Unsurprisingly as the world's biggest game, Playerunknown's Battlegrounds has an issue with cheaters. Where until now developer and publisher PUBG Corp has been relying on anti-cheat specialists BattlEye to manage this issue, in China, publishing partner Tencent is not messing around.
A report from Bloomberg says that the Chinese tech and entertainment giant is teaming up with local law enforcement to crack down on underground organisations making cheat software for the battle royale game. Between them, they have uncovered 30 cases and arrested 120 people suspected to making hacks.
So far these include programmes that give x-ray vision to players or auto-targeting tech. Those convicted of these crimes could face jail time.
The game is yet to officially launch in China, with Tencent snapping up the exclusive publishing rights for the region last year, but roughly 40 per cent of the game's playerbase is from this part of the world owing to it being available via Steam. That platform in itself exists in something of a grey area in China.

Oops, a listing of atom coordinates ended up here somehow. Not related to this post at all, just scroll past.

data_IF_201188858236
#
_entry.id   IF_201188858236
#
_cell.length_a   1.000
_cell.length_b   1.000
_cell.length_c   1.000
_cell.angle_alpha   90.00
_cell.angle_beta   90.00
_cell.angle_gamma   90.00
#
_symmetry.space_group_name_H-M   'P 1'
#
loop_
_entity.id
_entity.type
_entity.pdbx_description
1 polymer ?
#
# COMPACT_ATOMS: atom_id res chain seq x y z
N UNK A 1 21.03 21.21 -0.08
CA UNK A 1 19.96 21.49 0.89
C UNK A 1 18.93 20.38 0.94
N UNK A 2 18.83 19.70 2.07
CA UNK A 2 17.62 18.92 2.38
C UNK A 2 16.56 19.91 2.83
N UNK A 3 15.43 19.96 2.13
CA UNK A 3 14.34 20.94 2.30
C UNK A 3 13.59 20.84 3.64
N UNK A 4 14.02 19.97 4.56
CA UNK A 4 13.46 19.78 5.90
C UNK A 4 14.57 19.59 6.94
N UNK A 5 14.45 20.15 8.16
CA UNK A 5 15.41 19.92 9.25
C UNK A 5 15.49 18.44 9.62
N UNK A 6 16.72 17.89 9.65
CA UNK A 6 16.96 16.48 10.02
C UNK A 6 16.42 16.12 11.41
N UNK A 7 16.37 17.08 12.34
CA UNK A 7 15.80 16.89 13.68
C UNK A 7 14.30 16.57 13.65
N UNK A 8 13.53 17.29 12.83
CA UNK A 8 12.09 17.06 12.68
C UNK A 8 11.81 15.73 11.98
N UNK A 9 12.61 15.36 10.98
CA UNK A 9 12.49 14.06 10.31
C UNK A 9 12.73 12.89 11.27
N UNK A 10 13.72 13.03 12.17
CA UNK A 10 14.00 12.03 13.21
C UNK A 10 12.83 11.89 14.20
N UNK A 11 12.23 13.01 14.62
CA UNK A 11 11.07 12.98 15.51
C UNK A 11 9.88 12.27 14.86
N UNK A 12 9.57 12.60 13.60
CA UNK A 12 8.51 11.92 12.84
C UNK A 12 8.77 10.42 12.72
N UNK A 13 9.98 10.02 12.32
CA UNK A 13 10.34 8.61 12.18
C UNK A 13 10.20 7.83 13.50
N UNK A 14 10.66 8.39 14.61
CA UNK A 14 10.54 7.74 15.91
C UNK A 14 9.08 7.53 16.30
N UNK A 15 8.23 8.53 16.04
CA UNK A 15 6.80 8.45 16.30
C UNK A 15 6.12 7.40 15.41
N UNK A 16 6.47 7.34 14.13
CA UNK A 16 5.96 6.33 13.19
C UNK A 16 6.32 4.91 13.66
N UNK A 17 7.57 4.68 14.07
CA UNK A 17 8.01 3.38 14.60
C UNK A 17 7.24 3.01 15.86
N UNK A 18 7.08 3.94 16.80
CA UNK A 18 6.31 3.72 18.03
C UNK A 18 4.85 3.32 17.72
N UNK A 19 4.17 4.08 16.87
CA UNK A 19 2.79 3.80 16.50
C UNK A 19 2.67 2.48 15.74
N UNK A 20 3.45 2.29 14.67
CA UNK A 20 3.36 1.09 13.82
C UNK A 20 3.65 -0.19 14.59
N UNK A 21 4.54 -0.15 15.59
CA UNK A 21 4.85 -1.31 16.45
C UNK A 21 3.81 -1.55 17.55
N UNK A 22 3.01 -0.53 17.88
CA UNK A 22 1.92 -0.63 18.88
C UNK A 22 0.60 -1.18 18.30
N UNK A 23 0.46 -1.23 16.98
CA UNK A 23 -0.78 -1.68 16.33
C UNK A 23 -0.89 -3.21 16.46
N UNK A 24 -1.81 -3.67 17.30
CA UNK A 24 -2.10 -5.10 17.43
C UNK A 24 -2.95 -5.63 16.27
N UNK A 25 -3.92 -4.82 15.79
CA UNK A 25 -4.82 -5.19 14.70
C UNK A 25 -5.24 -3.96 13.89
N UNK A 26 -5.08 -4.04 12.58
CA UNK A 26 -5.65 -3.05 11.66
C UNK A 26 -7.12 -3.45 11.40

One interesting note in the report is that eight of the Top Ten Playerunknown's Battlegrounds players have contact info in their name for platforms such as Tencent's own WeChat service.
Bloomberg was offered software for as little as $15, while another WeChat seller was saying that they needed to keep kills to "within 15 people per game," likely to avoid being outed.
“PUBG is going through a puberty of sorts and cheaters threaten to stunt its growth,” South Korean stock analyst Kim Hak-joon from Kiwoom Securities said.
“Cheaters mostly drive away new users, and without retaining new users, PUBG won’t be able to consolidate its early success and become a long-lasting hit.”
Niko Partners' Daniel Ahmad added: "There are more cheaters than any normal game because of the huge popularity. China as a gaming country is very competitive. There’s a reason why e-sports and pay-to-win is so big there."